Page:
There's no question that the advent of online communication has lowered our expectations for proper grammar and spelling—in the casual environments of instant messages, email and blogs, we forgive the occasional flub or "where r u?" without giving it a second thought.

But what if you're exchanging tweets or emails with a customer service representative who can't make it through a single sentence without mangling the English language? Maybe they don't seem to know the difference between there, their and they're; or your and you're; or to and too. Perhaps they indulge in slang or demonstrate an incomplete understanding of correct punctuation and capitalization. Whatever the reason, poor English detracts from the experience, and puts into question a company's ability to handle problems.

"Most of the things that people mess up on are simple things that everyone was taught in middle school (and probably before that)," argues the Service Untitled blog, which recommends reviewing the chats and email that originate in your customer service department. If you see problems, don't stand by—take action:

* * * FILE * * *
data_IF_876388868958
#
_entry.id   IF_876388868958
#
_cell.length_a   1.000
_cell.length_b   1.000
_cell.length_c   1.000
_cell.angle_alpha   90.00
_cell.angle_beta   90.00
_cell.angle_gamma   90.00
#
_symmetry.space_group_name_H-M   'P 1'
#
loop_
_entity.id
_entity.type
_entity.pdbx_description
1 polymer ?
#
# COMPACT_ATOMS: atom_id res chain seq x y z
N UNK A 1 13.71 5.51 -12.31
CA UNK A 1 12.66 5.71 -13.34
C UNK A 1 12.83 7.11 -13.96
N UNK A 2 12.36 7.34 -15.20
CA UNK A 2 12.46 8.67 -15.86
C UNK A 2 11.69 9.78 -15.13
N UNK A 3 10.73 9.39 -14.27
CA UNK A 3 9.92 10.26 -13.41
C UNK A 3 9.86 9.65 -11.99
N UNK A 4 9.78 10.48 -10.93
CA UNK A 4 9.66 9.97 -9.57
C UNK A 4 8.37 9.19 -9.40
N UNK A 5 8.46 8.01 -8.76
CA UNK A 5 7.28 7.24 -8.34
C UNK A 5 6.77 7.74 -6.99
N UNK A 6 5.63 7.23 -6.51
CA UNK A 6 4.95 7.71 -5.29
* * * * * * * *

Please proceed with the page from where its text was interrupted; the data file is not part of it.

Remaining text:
• Give employees guidelines for proper usage.
  • Test them on what they learn.
  • Monitor their progress.

The Po!nt: "Improper spelling and grammar is a terrible way to lose customer confidence because it is so easy to avoid," says Service Untitled.

Source: Service Untitled. Click here for the complete post.

→ end article preview
Read the Full Article

Membership is required to access this how-to marketing article ... don't worry though, it's FREE!

Take the first step (it's free).

Already a member? Sign in now.